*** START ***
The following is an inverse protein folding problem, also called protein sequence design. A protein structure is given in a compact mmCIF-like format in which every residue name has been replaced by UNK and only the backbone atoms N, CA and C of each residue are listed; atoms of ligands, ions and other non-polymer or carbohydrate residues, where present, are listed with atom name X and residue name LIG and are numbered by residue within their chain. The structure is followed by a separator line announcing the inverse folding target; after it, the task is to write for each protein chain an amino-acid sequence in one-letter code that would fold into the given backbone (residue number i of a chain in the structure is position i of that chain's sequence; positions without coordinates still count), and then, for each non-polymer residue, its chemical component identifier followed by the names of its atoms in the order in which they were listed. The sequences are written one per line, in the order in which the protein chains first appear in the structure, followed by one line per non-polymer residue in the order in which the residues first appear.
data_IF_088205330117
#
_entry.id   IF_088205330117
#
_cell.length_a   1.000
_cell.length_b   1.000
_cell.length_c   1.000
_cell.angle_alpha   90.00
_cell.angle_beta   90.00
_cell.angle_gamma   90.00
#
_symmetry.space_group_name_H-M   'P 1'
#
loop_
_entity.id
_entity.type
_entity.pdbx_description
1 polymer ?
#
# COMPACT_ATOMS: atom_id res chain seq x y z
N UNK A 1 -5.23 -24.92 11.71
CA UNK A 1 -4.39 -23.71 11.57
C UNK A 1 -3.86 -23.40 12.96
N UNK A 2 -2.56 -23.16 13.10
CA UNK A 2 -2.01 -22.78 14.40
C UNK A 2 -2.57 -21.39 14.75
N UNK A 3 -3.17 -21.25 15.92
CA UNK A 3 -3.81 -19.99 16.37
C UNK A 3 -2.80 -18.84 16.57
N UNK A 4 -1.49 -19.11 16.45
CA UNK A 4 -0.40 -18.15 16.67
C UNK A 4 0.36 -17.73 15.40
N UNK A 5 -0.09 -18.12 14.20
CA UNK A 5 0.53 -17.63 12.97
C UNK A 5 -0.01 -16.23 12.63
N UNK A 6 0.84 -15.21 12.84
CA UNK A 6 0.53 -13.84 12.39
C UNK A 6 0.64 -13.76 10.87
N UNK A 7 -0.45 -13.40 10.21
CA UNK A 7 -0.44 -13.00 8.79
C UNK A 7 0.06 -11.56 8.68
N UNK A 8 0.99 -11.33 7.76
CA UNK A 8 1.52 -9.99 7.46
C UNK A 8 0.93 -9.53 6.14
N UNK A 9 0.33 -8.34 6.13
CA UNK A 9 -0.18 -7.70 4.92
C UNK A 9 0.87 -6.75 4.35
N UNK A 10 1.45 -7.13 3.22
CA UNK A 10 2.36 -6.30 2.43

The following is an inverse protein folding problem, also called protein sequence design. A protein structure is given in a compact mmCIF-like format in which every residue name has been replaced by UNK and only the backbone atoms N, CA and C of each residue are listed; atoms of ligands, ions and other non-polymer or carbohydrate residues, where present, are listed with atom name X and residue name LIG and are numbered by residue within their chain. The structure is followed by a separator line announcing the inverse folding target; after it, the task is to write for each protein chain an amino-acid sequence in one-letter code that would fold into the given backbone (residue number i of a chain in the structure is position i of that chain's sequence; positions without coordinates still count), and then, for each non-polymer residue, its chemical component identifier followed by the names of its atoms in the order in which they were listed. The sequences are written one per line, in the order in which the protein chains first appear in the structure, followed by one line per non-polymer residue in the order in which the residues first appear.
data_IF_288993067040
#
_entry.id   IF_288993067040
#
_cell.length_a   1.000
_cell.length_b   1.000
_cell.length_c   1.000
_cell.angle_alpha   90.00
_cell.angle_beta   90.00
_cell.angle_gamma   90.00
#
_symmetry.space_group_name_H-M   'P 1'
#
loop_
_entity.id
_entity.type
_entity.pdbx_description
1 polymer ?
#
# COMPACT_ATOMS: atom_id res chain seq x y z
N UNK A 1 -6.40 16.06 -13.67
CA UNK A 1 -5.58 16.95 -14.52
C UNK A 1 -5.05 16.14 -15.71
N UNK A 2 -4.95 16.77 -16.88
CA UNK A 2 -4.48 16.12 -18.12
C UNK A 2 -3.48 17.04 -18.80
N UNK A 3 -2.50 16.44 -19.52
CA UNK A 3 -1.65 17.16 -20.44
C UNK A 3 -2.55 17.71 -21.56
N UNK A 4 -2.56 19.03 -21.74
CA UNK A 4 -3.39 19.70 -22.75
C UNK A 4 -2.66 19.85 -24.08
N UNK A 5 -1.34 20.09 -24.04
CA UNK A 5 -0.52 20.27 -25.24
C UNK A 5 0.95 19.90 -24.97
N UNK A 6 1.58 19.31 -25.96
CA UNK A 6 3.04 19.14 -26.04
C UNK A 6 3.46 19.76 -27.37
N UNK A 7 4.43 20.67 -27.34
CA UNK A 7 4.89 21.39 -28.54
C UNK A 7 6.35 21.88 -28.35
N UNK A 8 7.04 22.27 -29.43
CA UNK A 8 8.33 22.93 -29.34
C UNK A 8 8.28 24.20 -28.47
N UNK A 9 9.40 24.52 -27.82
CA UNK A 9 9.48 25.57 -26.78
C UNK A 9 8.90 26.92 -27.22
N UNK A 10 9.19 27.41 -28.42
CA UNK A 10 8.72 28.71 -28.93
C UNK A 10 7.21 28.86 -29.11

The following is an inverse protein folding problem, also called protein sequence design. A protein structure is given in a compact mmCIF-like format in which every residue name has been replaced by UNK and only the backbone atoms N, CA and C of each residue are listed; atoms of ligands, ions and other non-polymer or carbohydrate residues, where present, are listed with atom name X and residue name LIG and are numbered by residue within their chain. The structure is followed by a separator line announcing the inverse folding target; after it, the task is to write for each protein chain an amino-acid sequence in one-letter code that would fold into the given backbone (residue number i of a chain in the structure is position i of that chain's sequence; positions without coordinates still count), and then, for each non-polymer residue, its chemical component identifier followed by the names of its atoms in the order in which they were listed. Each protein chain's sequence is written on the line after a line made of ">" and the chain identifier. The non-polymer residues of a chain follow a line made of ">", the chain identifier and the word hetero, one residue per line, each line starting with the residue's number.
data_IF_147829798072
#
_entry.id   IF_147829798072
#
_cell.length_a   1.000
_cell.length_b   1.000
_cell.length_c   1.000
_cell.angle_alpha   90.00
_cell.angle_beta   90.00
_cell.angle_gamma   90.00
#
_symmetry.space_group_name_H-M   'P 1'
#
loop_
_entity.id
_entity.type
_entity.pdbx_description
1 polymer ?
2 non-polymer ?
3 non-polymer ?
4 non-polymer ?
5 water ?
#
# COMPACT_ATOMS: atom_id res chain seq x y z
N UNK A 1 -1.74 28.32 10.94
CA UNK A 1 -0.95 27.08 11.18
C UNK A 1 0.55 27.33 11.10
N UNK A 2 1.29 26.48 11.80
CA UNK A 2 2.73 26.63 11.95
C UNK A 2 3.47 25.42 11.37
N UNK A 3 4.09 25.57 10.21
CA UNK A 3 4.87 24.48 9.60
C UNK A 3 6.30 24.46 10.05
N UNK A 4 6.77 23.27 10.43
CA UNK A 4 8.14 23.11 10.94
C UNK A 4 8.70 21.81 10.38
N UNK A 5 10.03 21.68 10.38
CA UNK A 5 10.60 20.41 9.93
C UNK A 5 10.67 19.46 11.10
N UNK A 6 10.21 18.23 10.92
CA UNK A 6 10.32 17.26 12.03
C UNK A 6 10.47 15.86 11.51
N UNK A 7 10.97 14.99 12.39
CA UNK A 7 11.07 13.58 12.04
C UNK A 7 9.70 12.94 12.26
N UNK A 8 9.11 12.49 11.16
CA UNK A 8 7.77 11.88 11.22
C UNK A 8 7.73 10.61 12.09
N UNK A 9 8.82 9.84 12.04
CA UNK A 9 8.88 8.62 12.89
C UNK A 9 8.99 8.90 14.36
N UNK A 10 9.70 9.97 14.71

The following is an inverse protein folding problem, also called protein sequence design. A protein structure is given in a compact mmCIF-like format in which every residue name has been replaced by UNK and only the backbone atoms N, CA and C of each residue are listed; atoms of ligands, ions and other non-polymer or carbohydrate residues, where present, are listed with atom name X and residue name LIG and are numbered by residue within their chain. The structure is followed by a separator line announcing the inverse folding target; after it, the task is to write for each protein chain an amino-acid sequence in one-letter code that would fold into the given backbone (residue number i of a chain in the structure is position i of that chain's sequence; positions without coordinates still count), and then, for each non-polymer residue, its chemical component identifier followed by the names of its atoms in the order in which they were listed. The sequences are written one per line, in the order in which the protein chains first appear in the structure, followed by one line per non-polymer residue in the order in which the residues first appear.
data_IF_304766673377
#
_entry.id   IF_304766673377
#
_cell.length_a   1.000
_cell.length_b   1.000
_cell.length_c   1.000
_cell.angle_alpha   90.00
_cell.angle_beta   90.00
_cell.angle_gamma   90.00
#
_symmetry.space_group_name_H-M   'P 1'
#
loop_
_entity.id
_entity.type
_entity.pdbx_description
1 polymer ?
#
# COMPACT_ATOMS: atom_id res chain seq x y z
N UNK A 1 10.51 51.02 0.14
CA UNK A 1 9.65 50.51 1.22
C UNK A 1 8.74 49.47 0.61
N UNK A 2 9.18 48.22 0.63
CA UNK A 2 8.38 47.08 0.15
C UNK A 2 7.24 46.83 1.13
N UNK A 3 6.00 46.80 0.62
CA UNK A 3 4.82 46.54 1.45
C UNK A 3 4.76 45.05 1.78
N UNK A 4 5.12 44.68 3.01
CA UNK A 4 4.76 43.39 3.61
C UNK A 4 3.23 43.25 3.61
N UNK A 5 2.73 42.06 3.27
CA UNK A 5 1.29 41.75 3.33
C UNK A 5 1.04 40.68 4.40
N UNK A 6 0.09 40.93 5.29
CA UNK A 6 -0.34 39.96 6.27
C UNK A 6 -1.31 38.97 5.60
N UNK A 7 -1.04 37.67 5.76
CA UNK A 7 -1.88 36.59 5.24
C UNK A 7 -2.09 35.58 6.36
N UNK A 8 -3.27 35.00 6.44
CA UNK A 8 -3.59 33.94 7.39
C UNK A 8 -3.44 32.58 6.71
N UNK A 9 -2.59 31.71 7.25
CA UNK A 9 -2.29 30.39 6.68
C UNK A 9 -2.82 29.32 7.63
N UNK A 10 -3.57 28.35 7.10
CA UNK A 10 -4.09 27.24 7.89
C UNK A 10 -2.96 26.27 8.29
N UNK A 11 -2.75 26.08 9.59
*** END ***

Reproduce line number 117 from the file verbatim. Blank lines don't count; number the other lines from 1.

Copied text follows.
_entity.id